Home energy performance certificates 'failing'EPCs: 'no influence' on 80% of buyers and tenants

02 March 2011

Home energy performance certificates

Energy performance certificates: 'failing to influence buyers and tenants'

Energy performance certificates, designed to inform home buyers and renters about a property's energy efficiency, are largely being ignored, a new study has concluded.

Almost 80% of home buyers or renters who see an energy performance certificate (EPC) for their new home don't act on any of the recommendations it includes on how to improve the building's energy efficiency or cut heating bills.

And only 18% of those questioned by government consumer body Consumer Focus said seeing an EPC had influenced their decision to buy or rent a particular property - despite one in seven claiming energy efficiency was top (after price and size) of their property 'wish list'.

Our guide to energy performance certificates lists how to get the best out of your EPC as a home buyer, seller, landlord or renter.

Energy performance certificates explained

Which? energy expert Sylvia Baron says: 'Given all the recent energy price hikes, homeowners and renters are increasingly looking for ways to lower their household heating bills. 

'It's disappointing that energy performance certificates appear to be falling short of their potential as a tailored source of energy-saving advice.'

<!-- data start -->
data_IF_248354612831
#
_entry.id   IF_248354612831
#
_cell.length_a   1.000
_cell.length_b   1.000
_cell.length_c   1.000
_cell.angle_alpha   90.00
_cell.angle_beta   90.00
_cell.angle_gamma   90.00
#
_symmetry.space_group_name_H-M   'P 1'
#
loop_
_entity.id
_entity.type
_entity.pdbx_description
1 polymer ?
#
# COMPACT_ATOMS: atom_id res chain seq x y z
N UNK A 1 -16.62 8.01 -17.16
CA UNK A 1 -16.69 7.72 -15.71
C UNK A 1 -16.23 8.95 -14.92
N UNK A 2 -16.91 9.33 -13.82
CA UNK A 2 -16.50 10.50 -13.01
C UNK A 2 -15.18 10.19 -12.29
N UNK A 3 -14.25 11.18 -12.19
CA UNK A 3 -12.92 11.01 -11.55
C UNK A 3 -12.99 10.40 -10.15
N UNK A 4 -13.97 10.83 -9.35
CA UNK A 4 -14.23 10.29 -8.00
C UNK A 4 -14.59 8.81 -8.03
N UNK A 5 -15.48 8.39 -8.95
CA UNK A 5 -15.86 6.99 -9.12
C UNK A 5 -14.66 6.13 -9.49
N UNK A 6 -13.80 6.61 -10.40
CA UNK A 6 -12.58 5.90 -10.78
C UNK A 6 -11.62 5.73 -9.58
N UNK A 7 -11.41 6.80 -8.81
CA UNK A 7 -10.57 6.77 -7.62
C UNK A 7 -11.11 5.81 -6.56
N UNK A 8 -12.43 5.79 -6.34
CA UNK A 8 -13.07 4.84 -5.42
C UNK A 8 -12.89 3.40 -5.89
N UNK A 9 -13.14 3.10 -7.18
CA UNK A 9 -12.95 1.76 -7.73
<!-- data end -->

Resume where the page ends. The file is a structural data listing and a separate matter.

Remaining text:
EPCs were first introduced in 2007 in a bid to help improve the energy efficiency of buildings. It's compulsory for home sellers - and since 2008, landlords - to obtain a certificate that prospective buyers and renters can look at. The certificate is valid for 10 years and grades the property's energy efficiency from A to G, based on an independent assessment.

The EPC also lists ways to improve the rating - such as installing double glazing, loft or wall insulation.

Using an energy performance certificate

The study additionally found that only 44% of buyers and renters since October 2008 actually saw an EPC before signing a tenancy agreement or committing to buy. 

Along with giving Trading Standards more powers to act against people selling or letting without an EPC, Consumer Focus wants to see more meaningful information on the certificates, such as an indication of how much an average annual energy bill would cost compared to other properties.

It's also urging savvy prospective buyers or renters to use the results from an EPC to negotiate on price, and the EPC's recommendations to assess the best ways to improve their home's energy efficiency.

According to the latest government figures, carbon emissions from homes have reduced by 3% between 1990 and 2009. As part of the planned Green Deal, homes will be offered loans in order to make energy-saving home improvements.

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You can compare energy prices and switch to a new gas and electricity supplier on Which? Switch. People who switched with us between 1 October and 31 December 2013 are predicted to save an average of £234 a year on their bills.

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